Potential gun owners must submit to a federal background check. The Gun Control Act of 1968 prohibits certain people from obtaining firearms. A background check for gun purchases, which Congress instituted in the form of the Brady Handgun Violence Prevention Act of 1994, shows whether an individual is in one of the prohibited groups.
No person under indictment or convicted in any court for a crime punishable by a prison term longer than one year may buy a firearm. Also prohibited are fugitives of the law and unlawful users of any controlled substance. The Gun Control Act also prohibits a person who is subject to a court order restraining him from "harassing, stalking or threatening an intimate partner or child of the intimate partner; or who has been convicted of a misdemeanor crime of domestic violence." All of these criminal charges would show up in a background check before a gun purchase.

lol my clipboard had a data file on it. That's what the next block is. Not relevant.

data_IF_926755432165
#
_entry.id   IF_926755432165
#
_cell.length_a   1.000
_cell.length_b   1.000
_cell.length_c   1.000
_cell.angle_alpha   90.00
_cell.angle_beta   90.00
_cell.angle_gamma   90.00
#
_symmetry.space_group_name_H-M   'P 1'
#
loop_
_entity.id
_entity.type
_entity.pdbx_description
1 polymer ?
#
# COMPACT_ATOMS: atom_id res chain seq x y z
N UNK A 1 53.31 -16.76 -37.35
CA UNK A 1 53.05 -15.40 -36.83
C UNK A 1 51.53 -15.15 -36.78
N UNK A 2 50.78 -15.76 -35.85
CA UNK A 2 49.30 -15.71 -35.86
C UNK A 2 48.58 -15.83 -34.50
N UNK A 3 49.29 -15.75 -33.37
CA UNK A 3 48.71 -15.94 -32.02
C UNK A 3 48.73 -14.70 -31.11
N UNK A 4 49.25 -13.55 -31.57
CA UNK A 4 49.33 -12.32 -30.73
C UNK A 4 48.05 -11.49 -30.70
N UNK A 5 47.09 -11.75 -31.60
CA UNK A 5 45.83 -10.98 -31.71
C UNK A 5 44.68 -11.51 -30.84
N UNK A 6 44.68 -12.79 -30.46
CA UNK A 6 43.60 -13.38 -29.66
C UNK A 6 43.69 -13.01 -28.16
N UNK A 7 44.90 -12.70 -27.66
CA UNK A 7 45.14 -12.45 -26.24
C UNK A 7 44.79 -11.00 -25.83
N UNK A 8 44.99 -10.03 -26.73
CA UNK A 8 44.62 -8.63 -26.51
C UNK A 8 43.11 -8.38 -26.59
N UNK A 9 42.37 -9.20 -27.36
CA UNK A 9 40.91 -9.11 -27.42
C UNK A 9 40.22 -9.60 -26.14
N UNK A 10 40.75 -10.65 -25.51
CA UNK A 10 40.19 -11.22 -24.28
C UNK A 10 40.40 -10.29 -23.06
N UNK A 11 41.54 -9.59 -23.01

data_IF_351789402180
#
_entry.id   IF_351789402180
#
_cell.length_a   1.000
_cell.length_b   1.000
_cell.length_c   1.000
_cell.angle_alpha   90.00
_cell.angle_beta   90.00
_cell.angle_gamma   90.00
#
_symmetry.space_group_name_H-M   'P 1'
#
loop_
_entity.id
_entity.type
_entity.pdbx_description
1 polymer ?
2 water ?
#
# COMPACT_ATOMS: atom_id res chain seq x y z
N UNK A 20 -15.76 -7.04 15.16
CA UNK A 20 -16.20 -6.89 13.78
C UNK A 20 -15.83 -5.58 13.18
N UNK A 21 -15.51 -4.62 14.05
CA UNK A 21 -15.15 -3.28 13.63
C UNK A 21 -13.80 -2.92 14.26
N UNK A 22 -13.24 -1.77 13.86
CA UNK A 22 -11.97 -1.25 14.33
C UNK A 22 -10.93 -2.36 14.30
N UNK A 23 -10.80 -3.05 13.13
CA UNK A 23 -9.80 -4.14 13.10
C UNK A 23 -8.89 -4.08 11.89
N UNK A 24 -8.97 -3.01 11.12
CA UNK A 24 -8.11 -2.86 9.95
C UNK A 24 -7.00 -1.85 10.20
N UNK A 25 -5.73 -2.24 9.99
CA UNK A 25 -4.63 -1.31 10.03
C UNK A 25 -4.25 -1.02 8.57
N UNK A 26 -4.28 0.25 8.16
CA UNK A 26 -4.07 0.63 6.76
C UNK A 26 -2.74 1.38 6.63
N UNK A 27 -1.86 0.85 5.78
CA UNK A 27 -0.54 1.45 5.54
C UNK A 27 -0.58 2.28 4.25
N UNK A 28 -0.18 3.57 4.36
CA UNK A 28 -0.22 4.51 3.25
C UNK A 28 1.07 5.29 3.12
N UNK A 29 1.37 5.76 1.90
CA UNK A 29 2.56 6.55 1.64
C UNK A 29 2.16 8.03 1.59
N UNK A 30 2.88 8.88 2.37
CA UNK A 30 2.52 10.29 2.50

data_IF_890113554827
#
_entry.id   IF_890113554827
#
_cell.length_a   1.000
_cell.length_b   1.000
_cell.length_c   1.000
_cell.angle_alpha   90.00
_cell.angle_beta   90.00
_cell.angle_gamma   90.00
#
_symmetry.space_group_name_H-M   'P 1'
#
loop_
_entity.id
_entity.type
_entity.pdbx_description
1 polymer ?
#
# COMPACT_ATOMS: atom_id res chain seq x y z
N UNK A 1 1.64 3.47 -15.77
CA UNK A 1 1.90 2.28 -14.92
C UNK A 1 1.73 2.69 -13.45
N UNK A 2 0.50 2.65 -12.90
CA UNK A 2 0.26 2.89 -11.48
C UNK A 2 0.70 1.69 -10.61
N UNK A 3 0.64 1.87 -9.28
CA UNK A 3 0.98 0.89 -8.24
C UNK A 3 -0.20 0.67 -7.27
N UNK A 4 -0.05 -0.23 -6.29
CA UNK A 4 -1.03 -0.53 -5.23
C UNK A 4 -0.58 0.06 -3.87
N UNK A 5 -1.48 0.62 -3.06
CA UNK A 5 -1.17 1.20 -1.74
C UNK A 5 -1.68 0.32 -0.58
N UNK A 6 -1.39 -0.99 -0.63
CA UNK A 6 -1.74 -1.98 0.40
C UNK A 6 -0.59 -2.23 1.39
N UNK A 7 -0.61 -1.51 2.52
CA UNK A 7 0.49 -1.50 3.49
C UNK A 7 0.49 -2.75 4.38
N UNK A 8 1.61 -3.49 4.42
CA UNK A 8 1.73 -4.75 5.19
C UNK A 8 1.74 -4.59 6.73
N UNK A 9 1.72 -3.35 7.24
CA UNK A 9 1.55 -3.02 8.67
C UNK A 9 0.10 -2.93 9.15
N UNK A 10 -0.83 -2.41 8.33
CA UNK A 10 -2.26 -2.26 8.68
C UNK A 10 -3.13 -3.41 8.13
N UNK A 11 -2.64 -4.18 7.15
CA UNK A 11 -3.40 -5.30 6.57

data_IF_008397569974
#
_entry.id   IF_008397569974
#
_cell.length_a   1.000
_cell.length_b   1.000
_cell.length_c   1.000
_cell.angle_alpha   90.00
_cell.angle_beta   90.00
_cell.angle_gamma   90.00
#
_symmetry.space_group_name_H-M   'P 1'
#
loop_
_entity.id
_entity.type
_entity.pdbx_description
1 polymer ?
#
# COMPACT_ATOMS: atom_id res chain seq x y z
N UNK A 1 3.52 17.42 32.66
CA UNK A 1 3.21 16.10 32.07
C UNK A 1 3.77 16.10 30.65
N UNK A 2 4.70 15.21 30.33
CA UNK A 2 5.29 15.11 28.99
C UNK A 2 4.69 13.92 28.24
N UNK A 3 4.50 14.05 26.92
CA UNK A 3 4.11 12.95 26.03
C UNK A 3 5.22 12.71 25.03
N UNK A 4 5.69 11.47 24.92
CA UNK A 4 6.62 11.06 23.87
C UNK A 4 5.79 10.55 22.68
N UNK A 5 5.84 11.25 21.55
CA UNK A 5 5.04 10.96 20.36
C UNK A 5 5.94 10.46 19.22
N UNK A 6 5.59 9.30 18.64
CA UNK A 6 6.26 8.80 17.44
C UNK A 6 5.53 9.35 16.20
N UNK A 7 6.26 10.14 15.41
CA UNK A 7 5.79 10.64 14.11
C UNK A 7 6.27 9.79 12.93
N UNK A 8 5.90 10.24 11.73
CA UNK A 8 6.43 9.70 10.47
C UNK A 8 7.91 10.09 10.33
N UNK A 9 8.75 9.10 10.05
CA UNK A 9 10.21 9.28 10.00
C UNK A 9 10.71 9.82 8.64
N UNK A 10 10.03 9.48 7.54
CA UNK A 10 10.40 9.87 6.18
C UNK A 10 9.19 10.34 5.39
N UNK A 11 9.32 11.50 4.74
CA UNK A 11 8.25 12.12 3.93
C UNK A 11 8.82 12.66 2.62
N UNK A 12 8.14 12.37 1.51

The background check also checks for citizenship status. No illegal aliens may purchase firearms. Neither can anyone who has renounced their United States citizenship.
People who have been judged by the court system as being mentally incompetent and those who have been committed to a mental institution may not buy a gun. The background check also identifies military personnel as prohibited from purchasing firearms if they received a dishonorable discharge.